Greice Santo, ‘Jane The Virgin’ actor, accuses Edmonton Oilers owner Daryl Katz of offering movie role for sex

Daryl Katz, Greice Santo
Daryl Katz of the Edmonton Oilers photographed in 2009, and 'Jane the Virgin' actor Greice Santo in 2016. Bruce Bennett/Getty Images

Greice Santo, who had a recurring role on TV show Jane the Virgin, accused Edmonton Oilers owner Daryl Katz of offering her “millions” of dollars and a movie role in exchange for sex, according to allegations contained in a lawsuit.

A legal action filed last week claims the Brazilian model and actor alleged Katz offered her money for sex during a photo shoot for Viva Glam magazine in Hawaii in November 2015.

“He would pay me 20 thousand per day and would see me 5-6 times a month,” said Santo in a handwritten complaint to the Hawaii police, according to the lawsuit.

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She also said she was invited to Katz’s hotel suite at the Four Seasons Resort, with a promise that he would help her career.

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“Katz said he could put me in a big role that would change my life and then switched the conversation and said he rather give me money,” Santo wrote. She reportedly asked what she would have to do in exchange, and was told, “I’m looking for companionship and sex.”

According to the lawsuit, she claims she politely turned down the offer, but she alleges Katz and his cousin Michael Gelmon continued to try to change her mind, despite the fact that she was married.

Santo claims to have received a total of $35,000 in wire transfers from Katz and Gelmon, according to the lawsuit. No charges were ever laid against Katz based on Santo’s accusations.

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Santo’s allegations were disclosed in a defamation lawsuit filed in New York by her husband, R.J. Cipriani. He filed the suit against crisis consulting firm G.F. Bunting & Co., which was reportedly hired by Katz to kill a damaging story that would have run in the New York Post. (Neither Katz nor Gelmon are named as defendants in the lawsuit.)

Cipriani is suing Bunting for allegedly causing irreparable harm to his reputation after the story was killed to allegedly benefit his client, Katz. Cipriani is using Santo’s police report as an exhibit in his suit.

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The lawsuit accuses Bunting of falsely telling the paper’s business editor, Richard Wilner, that Cipriani was attempting to extort money from Katz, Gelmon or both men and destroying any chance of the story running about the wire transfers “and its more nefarious related backstory.”

According to Variety, Katz’s lawyers are accusing Cipriani and Santo of extortion, alleging the couple attempted to take $3 million from Katz in exchange for her silence about his offer. Katz doesn’t deny meeting with Santo, but he has alleged that some elements of her story have been misconstrued, according to the Variety report.

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Cipriani is asking for a retraction from Bunting about the extortion allegation and a trial by jury, which could award financial damages. A statement of defence has not been filed and none of the allegations have been proven in court.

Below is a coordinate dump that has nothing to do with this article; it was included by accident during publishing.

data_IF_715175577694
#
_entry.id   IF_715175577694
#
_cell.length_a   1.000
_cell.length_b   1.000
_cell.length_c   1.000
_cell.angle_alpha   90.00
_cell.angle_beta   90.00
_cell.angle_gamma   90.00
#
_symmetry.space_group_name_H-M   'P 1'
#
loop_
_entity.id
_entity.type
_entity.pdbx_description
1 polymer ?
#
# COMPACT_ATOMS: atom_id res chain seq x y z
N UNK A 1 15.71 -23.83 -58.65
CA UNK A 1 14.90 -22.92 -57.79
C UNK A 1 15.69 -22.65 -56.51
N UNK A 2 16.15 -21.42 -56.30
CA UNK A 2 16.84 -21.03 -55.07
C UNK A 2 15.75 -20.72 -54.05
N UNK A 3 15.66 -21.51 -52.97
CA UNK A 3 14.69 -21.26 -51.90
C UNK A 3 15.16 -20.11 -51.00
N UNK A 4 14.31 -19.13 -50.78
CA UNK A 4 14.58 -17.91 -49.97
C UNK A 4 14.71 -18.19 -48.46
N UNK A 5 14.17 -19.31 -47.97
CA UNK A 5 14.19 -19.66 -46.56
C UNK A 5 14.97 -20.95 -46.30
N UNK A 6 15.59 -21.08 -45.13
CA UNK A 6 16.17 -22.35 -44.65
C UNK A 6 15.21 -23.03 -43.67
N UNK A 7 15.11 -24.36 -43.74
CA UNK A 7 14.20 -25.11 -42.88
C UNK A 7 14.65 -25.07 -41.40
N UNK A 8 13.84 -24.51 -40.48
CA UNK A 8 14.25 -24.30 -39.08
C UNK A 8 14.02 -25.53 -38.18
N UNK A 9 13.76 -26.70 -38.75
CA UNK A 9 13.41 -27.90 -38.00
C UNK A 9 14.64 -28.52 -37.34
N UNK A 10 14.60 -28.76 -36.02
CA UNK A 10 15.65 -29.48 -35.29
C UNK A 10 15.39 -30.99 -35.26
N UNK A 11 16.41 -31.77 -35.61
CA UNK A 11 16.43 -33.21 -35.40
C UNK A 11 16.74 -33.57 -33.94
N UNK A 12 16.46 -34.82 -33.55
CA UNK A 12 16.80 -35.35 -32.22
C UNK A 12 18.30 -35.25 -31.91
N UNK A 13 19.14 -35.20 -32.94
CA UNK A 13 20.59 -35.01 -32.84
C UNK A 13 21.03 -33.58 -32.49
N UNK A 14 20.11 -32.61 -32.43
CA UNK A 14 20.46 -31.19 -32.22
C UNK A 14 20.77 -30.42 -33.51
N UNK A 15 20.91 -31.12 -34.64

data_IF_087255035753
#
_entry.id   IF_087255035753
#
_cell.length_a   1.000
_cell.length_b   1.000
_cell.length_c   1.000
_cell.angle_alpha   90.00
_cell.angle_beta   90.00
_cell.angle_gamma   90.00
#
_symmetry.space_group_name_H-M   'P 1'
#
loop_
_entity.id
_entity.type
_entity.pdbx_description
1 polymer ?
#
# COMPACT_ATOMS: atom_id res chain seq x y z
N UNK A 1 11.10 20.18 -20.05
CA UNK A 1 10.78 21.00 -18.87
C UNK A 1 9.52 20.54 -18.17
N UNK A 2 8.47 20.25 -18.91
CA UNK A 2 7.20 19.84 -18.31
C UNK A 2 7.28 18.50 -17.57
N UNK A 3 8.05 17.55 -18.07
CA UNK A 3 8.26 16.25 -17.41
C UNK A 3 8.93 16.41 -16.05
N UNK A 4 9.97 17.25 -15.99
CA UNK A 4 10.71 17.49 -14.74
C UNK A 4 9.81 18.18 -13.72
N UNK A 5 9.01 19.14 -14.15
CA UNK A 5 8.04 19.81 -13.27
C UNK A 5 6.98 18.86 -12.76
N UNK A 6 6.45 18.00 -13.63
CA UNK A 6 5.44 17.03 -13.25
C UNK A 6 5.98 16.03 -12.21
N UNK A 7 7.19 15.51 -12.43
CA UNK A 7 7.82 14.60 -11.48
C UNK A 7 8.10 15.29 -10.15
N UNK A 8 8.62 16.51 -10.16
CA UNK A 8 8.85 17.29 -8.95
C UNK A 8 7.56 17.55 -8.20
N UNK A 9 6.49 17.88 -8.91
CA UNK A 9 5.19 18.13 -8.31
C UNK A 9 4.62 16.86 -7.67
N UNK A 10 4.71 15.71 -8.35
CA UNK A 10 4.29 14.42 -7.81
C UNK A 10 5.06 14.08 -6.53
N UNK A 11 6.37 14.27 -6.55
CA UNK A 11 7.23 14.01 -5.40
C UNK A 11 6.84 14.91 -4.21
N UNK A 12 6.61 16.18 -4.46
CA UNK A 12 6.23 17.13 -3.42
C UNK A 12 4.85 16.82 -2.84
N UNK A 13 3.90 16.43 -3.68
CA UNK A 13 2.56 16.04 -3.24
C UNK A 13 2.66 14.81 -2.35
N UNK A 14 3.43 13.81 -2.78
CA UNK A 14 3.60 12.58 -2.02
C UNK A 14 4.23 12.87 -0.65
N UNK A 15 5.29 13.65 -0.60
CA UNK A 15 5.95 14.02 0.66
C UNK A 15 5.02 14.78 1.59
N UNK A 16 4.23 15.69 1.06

A spokesperson with the Oilers Entertainment Group forwarded a statement to Global News from Katz’s lawyer Dennis A. Roach, saying:

“Robert J. Cipriani is a convicted felon who has been menacing Mr. Katz and his family for more than a year. The allegations in the complaint filed against Mr. Bunting and his company, and the assertions made in that document about Mr. Katz, are false, malicious and entirely without merit.

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“Moreover, it is plain as day that this so-called complaint was filed solely as bait for the media as part of an ongoing effort by Cipriani to harass, embarrass and possibly extort Mr. Katz, exactly as Cipriani has done with other prominent individuals.”

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Cipriani’s record [has] a felony conviction for insurance fraud. He is also referenced in a recent RICO indictment as the individual who “transport[ed] $1.5 million in drug trafficking proceeds.”

A source familiar with the case says that Katz “vigorously contests the premise and the contents of both Mr. Cipriani’s lawsuit and the underlying defamatory allegations.”

(It is not known if Cipriani has been charged in relation to the allegation made in the RICO indictment, and he has not publicly confirmed or denied the allegations.)

Cipriani and Santo have been publicly accused of running a very similar media and harassment complaint against New York billionaire Stewart Rahr. Cipriani said Rahr acted inappropriately toward his wife after they all flew together from Los Angeles to Las Vegas on Nov. 7, 2012.

He claimed he had to return to LA unexpectedly and Rahr promised to look after his wife, but Santo declined to join him and a group of others for dinner, which allegedly angered Rahr. Cipriani called the police, who came and escorted Santo out of the hotel.

Las Vegas police confirmed they were called to the hotel for a “minor altercation,” but no report was taken and no one was arrested.

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The New York Post reports that Cipriani denies the claim they tried to “shakedown” Rahr. Rahr also denied he acted inappropriately toward Santo in the first place.